Slowly, slowly: Portugal’s economic growth continues in 2015In 2014, the Portuguese economy's GDP expanding by 0.9%, according to the Bank of Portugal, pushing it out of its previous recession. The gradual recovery started in late 2013. Growth in 2014 was supported by the increase in private consumption and, to a lesser extent, investment.
This good news comes after a series of dismal years. Portugal’s economy contracted by 1.4% in 2013, 3.2% in 2012, and by another 1.3% in 2011, according to the IMF. In 2010, the economy grew by 1.9%, but in 2009 GDP contracted by 2.9%, after average annual growth of only 1.2% between 2004 and 2008.
The economy is expected to continue its gradual recovery. In 2015, Portugal’s GDP is predicted to grow by 1.7%, followed by 1.9% in 2016, and 2% in 2017.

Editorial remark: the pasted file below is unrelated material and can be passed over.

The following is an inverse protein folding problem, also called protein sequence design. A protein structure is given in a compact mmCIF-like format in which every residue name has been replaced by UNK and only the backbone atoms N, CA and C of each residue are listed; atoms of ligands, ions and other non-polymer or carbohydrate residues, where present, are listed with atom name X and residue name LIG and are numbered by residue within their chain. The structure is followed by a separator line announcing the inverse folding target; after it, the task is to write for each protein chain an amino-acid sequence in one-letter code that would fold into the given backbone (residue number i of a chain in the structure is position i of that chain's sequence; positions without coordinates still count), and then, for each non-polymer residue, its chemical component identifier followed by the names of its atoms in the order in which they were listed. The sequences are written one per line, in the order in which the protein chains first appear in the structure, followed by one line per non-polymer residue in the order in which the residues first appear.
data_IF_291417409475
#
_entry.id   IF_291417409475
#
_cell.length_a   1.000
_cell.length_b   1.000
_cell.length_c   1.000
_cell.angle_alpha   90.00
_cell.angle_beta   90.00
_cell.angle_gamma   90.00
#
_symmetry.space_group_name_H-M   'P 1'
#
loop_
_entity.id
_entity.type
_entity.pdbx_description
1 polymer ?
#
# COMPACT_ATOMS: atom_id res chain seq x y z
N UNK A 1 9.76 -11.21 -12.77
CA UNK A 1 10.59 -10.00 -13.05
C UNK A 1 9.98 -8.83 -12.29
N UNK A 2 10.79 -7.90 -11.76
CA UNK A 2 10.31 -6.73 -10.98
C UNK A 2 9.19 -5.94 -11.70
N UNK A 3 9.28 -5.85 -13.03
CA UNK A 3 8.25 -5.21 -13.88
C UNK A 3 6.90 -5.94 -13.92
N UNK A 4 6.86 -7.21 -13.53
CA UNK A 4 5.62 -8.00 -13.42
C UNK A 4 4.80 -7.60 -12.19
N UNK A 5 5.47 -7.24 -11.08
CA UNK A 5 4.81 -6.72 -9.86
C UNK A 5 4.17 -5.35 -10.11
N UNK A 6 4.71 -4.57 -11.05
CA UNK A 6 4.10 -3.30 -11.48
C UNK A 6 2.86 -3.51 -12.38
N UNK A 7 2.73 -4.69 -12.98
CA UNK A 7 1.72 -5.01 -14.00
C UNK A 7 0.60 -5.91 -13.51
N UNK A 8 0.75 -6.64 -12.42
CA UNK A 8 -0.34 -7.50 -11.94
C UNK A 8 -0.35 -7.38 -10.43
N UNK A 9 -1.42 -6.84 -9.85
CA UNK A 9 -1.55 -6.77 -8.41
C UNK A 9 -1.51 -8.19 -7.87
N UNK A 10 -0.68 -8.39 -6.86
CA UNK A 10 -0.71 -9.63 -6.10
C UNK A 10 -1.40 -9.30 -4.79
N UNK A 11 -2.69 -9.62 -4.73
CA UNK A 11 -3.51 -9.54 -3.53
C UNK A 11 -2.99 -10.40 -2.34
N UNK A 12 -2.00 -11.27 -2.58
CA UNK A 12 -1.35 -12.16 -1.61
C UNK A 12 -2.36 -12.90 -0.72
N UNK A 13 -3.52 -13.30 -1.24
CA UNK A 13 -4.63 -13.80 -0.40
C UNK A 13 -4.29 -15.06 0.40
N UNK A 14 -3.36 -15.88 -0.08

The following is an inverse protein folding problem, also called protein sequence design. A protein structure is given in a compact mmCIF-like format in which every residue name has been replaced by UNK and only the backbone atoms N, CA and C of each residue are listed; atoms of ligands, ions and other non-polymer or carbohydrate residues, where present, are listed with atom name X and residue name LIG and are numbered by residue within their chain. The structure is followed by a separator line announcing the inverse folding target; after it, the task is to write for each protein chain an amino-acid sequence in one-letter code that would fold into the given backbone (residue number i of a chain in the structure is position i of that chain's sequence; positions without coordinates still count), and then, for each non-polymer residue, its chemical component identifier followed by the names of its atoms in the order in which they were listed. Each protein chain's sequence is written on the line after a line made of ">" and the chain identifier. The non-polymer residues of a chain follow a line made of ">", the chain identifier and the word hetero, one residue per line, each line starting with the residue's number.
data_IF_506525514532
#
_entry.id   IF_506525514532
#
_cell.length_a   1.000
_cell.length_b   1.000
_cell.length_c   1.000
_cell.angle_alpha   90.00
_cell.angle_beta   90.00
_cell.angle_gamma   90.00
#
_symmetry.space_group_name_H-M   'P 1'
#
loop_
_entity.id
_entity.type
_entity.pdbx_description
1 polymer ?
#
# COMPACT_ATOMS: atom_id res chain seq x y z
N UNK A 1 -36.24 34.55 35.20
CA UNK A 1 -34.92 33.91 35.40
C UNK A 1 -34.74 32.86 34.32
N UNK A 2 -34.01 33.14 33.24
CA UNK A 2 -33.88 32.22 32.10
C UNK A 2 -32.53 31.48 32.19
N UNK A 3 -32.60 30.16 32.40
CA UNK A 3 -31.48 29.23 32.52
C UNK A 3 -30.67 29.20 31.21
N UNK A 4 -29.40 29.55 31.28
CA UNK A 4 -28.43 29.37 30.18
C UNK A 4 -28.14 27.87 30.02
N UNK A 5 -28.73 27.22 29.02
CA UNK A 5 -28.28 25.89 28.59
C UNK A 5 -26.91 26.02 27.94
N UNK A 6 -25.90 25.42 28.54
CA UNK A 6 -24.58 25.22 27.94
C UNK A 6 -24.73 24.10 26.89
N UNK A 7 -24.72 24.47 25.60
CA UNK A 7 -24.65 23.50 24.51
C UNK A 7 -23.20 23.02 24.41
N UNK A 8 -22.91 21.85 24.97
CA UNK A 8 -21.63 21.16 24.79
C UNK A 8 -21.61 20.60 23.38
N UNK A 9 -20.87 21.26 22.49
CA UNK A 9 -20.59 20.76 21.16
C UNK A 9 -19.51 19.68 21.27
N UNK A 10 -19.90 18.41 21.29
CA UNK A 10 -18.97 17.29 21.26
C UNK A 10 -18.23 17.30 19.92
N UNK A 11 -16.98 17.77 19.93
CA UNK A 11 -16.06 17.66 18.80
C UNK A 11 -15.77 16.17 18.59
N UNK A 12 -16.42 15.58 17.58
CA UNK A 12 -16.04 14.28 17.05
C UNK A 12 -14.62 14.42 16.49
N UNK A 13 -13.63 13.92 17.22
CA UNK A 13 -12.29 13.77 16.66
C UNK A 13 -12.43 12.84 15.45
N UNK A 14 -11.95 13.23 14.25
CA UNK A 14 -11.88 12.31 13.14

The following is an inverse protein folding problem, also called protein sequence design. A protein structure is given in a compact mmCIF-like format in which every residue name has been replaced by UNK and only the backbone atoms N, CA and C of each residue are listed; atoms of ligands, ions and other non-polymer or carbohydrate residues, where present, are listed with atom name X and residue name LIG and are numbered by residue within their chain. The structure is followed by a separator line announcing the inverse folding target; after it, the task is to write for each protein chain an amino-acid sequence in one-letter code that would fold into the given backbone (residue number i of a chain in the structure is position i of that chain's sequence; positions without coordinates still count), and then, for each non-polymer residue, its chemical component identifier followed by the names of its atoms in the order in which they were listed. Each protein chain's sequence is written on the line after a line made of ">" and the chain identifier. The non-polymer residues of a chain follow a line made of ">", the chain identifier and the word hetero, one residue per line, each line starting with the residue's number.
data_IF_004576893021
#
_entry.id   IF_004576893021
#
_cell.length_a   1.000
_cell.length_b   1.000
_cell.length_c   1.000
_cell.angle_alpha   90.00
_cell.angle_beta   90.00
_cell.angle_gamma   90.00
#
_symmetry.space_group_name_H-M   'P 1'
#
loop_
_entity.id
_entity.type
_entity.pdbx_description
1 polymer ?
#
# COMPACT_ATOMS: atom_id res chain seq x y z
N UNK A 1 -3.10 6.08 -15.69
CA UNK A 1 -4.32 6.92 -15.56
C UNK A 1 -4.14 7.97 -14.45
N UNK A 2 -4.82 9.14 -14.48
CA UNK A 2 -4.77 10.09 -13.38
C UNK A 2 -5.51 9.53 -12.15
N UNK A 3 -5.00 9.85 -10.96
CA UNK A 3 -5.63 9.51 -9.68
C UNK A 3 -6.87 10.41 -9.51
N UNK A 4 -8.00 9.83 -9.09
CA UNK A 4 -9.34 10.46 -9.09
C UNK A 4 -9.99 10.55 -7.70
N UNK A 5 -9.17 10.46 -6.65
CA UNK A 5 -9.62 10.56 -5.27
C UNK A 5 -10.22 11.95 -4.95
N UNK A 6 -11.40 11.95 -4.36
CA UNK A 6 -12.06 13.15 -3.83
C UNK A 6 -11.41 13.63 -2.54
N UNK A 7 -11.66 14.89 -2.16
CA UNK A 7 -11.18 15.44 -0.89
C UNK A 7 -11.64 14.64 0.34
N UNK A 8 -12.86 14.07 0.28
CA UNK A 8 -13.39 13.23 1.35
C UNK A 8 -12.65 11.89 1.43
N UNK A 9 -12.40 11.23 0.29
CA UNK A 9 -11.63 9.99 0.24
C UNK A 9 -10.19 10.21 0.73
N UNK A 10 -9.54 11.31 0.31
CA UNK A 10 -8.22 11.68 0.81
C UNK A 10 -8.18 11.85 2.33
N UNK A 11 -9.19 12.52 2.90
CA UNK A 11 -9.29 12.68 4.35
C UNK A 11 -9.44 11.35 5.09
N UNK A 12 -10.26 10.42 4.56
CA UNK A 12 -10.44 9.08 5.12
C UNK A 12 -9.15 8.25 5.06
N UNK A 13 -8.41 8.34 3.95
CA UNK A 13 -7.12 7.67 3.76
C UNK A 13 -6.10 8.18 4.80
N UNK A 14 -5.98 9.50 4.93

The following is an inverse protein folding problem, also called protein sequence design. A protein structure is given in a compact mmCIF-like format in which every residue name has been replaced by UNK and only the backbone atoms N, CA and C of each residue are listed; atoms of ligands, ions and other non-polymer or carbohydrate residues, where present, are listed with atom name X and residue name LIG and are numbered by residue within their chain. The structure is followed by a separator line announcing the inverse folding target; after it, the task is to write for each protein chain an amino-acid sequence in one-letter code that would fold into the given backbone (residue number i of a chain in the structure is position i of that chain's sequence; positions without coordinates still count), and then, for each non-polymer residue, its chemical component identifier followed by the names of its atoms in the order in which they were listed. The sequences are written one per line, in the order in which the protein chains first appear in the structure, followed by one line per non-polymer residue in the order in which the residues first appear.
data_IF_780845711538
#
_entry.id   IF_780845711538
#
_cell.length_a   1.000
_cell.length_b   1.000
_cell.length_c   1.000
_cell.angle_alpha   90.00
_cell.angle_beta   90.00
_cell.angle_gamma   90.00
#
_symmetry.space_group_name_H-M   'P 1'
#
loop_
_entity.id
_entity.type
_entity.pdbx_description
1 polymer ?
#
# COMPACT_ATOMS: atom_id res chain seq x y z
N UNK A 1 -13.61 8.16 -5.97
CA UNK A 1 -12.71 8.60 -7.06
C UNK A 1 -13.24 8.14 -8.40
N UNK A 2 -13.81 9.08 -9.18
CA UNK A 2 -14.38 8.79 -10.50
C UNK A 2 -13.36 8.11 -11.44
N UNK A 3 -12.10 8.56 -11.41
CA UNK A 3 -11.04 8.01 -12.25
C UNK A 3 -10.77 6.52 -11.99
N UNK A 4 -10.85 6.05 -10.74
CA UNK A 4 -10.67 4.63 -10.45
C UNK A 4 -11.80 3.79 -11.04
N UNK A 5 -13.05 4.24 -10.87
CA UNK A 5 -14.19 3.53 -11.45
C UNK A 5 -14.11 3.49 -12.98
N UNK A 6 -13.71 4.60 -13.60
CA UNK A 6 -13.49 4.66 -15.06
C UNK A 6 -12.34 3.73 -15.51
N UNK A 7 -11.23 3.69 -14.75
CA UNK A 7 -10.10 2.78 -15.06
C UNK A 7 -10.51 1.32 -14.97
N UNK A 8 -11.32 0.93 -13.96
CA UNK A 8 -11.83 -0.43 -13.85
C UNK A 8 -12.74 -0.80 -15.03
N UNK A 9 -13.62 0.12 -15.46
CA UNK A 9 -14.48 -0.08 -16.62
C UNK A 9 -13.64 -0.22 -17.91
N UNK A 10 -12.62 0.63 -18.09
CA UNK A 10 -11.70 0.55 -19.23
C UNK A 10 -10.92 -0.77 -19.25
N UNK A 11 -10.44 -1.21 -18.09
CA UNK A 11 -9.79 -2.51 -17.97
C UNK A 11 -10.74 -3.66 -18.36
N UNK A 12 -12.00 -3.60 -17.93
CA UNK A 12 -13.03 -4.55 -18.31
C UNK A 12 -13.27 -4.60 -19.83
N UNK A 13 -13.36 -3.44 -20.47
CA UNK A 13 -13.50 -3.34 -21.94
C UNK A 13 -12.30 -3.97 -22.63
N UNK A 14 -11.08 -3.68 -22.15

After three years of austerity, Portugal was the second euro zone country to exit the bailout program in May 2014. Portugal had sought its €78 billion (US$ 88.6 billion) bailout program in 2011, due to the government’s inability to meet its debt payments.
"The Portuguese authorities have established a strong track record of policy implementation to address the country's long-standing structural problems…This bodes well as Portugal exits its EU/IMF-supported programme," according to Christine Lagarde, IMF’s Managing Director.
Portugal still faces a huge public debt burden of around €225 billion (US$ 247.54 billion) or around 130.2% of GDP. Its fiscal deficit stands at 4.5% of GDP in 2014, according to the Statistics Portugal (INE), but is expected to fall to around 2.7% of GDP in 2015.
Inflation slowed to 0.04% in 2014 according to the IMF.
Unemployment remains high at around 13.5% in March 2015, down from 14.7% in March 2014, according to INE.